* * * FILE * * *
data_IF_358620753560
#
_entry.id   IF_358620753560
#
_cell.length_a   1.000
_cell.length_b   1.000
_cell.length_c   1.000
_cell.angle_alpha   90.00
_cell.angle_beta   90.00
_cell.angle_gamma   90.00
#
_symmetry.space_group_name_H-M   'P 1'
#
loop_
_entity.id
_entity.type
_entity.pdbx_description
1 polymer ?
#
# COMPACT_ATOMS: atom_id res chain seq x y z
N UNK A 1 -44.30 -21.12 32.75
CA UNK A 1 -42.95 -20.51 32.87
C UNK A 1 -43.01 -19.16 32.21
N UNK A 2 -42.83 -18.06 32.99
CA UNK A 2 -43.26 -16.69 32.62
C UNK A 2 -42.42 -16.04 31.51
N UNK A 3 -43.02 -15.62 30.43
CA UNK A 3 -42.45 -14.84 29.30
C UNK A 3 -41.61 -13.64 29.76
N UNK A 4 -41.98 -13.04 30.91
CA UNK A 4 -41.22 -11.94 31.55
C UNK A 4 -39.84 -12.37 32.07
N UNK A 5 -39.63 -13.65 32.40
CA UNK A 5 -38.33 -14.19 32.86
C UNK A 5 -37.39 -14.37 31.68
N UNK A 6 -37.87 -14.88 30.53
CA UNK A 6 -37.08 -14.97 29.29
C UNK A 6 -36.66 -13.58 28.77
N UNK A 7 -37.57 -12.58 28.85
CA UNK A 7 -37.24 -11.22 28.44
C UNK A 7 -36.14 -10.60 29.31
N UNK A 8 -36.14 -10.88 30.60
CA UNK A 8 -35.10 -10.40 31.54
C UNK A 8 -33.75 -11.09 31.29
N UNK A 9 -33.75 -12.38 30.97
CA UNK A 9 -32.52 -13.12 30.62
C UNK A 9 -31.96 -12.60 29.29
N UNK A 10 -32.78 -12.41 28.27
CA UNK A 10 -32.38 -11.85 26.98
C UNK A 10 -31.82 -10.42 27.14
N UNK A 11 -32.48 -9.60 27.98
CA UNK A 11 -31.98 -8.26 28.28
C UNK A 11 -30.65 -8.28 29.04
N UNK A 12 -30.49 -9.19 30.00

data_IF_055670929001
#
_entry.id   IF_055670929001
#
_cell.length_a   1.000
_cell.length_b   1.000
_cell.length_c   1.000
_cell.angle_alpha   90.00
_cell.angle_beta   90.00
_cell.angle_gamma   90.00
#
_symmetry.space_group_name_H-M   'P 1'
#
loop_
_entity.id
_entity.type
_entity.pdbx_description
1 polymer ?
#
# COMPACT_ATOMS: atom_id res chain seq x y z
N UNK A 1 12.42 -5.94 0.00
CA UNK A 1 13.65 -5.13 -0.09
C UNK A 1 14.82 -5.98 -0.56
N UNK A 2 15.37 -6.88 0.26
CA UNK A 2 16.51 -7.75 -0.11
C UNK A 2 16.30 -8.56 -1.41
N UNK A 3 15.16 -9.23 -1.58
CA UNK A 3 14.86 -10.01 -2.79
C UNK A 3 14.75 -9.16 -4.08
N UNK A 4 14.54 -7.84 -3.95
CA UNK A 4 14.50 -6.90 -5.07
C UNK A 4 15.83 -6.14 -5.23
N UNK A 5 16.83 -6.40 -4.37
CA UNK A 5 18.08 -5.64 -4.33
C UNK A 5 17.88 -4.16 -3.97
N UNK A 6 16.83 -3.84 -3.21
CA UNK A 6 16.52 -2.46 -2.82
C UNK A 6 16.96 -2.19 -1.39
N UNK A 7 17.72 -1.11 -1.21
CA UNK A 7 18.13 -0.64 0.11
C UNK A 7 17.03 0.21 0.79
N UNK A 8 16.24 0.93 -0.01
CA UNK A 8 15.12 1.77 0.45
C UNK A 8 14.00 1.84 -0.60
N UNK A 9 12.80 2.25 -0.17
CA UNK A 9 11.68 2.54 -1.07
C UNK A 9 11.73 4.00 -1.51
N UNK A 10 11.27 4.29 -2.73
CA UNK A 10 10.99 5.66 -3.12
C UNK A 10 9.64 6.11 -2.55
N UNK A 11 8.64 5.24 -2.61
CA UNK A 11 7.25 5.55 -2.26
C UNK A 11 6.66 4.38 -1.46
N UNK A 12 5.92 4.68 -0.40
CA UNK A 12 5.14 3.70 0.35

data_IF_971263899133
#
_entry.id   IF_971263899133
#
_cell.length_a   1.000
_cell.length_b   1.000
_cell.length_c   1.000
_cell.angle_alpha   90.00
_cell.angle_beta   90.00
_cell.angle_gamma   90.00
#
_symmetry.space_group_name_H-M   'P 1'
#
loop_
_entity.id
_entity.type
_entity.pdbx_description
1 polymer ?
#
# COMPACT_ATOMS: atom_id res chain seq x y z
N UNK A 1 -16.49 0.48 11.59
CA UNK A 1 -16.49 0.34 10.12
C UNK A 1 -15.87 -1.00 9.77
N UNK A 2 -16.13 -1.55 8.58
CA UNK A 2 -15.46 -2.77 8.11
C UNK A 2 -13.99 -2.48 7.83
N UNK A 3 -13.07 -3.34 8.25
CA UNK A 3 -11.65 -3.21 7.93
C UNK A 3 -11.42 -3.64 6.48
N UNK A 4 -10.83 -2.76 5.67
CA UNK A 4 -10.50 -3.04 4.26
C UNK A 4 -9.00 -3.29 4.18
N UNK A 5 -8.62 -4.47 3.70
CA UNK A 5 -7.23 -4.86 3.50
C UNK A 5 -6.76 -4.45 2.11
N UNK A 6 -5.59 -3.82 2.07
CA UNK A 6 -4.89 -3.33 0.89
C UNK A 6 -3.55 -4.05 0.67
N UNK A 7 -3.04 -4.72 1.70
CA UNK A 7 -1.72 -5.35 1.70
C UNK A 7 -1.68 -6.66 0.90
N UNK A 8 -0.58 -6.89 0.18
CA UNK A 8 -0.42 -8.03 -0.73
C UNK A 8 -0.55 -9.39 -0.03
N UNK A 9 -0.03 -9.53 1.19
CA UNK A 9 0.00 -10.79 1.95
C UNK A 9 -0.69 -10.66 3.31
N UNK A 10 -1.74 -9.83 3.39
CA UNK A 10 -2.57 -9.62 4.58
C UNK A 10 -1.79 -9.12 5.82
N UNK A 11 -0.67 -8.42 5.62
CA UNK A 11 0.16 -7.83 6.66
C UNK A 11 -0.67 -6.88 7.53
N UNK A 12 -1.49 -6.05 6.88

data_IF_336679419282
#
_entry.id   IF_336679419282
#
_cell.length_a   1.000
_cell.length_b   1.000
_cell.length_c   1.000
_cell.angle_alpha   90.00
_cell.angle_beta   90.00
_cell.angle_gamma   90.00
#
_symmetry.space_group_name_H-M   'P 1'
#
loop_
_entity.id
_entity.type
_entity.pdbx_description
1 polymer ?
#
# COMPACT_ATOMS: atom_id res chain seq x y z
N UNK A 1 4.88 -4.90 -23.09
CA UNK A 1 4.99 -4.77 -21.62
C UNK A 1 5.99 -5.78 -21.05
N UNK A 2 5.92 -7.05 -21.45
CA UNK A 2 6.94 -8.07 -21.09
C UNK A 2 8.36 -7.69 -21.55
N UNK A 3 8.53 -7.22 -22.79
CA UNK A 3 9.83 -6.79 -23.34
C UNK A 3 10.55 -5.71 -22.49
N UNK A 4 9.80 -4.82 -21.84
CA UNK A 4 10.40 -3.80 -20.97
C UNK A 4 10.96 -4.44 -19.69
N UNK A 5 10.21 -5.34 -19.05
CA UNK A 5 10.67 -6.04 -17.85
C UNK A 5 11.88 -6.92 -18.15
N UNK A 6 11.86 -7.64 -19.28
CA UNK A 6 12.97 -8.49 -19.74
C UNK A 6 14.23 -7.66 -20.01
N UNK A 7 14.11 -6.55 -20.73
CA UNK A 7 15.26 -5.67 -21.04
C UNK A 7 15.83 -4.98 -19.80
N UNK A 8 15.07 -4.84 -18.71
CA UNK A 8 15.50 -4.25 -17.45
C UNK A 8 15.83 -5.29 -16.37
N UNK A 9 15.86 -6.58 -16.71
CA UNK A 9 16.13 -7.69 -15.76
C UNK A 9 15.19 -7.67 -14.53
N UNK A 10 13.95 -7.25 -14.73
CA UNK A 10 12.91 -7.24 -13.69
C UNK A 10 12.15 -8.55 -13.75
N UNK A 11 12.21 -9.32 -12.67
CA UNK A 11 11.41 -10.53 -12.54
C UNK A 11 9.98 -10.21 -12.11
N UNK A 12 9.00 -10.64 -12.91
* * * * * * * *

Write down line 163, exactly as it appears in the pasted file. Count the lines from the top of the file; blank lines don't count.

N UNK A 12 -1.49 -6.05 6.88